Health management program: factors influencing completion of therapy with high-dose interferon alfa-2b for high-risk melanoma

Jean-François Pouliot, Nancy Levesque, K Mitchinson, Debbie Lawrie, Leslie Fedorak, D MacDonald

Abstract


The goal of the 1-year observational, multicentre,
open-label study reported here was to identify factors
influencing adherence to high-dose interferon
alfa-2b adjuvant therapy in patients at high risk of
recurrence following surgical excision of malignant
melanoma. The study was carried out in 23 tertiarycare
centres across Canada.
The 225 patients enrolled in the study all had malignant
melanoma that was surgically excised and that
required adjuvant treatment with interferon alfa-2b.
Of these patients, 64% were men. Mean age was
51.7 years. All patients received interferon alfa-2b
treatment during a 4-week induction phase
(20 MU/m2 intravenously 5 days per week) followed
by a 48-week maintenance phase (10 MU/m2 subcutaneously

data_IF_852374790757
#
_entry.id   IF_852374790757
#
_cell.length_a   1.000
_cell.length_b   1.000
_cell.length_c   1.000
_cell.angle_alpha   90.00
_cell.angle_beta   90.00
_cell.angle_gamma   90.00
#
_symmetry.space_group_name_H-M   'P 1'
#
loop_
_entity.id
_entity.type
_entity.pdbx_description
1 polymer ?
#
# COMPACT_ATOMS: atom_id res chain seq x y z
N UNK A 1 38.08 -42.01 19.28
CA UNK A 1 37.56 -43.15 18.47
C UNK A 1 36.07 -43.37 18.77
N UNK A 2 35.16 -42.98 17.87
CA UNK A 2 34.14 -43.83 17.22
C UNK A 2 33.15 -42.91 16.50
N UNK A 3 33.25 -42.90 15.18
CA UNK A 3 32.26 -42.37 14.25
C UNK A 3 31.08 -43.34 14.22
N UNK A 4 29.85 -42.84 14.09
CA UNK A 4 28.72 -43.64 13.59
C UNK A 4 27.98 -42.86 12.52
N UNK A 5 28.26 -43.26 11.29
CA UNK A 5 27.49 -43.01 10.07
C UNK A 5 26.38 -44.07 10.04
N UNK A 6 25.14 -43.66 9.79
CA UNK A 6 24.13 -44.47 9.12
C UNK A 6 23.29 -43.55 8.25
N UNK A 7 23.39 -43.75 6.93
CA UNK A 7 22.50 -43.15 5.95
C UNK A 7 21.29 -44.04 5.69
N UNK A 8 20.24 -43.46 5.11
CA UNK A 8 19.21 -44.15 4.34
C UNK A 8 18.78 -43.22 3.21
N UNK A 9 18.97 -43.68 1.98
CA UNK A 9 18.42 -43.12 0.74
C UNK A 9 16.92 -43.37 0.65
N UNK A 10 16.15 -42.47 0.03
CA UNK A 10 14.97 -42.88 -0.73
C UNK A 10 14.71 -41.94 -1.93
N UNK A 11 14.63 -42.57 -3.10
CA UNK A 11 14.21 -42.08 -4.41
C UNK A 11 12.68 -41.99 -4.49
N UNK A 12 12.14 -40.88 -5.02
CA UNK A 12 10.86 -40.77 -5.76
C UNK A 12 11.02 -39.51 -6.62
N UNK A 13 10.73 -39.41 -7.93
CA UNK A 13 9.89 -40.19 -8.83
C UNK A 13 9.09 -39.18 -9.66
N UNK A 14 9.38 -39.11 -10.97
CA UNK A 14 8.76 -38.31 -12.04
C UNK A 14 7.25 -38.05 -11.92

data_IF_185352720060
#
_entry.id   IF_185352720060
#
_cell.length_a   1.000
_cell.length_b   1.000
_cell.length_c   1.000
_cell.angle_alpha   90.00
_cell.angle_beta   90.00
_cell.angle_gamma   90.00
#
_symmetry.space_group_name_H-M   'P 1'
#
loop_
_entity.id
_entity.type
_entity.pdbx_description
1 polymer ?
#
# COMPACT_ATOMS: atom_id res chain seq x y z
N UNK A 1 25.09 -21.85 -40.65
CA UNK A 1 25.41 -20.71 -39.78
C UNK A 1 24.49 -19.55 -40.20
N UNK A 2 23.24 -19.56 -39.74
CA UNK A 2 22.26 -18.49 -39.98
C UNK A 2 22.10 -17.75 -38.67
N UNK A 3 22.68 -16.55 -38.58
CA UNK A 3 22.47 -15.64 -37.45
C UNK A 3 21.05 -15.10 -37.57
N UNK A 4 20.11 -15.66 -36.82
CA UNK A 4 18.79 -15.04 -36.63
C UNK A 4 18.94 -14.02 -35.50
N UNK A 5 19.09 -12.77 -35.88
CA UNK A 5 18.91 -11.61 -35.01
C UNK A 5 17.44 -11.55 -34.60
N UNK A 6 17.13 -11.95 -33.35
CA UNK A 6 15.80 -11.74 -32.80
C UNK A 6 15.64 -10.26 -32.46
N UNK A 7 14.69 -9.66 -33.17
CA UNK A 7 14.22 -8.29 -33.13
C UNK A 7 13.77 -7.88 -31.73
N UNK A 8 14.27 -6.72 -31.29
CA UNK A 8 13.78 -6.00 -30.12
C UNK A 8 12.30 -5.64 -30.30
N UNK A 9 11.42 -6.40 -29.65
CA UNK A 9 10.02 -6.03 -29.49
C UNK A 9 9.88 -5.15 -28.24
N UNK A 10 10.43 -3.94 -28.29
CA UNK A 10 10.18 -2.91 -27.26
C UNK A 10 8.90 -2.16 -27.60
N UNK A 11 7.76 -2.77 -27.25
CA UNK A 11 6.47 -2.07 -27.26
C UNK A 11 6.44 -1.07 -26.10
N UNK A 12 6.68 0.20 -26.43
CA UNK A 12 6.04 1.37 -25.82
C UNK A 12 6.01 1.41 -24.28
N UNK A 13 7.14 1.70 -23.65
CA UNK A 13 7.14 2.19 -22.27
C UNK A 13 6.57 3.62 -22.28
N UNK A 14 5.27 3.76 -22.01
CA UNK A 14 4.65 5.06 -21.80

3 days per week).
Oncology nurses reviewed side-effect management
with the patients before the induction and maintenance
phases. Patients were provided with daily diaries, comprehensive
educational materials, and ongoing nursing
support. Data on side effects and discontinuations
were obtained from patient interviews and diaries.
The main outcome measurements were related
to treatment discontinuation: rate, timing, reason, and
prevention. Of the 225 patients, 75 (33.3%) discontinued
interferon during the induction phase, and 58
(25.8%) discontinued during the maintenance phase.
The main reasons for discontinuation were adverse
events (58%) and disease progression (26%). Patients
with a daily fluid intake greater than 1.5 L were more
likely to complete therapy than were those with an
intake less than 1.5 L (64% vs. 36%, p < 0.0001).
Of 225 patients enrolled in the interferon alfa-2b
health management program, 41% completed the
1-year treatment course. Higher fluid intake (>1.5 L
daily) was associated with increased adherence to
therapy.

 


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DOI: http://dx.doi.org/10.3747/co.v15i1.229






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ISSN: 1198-0052 (Print) ISSN: 1718-7729 (Online)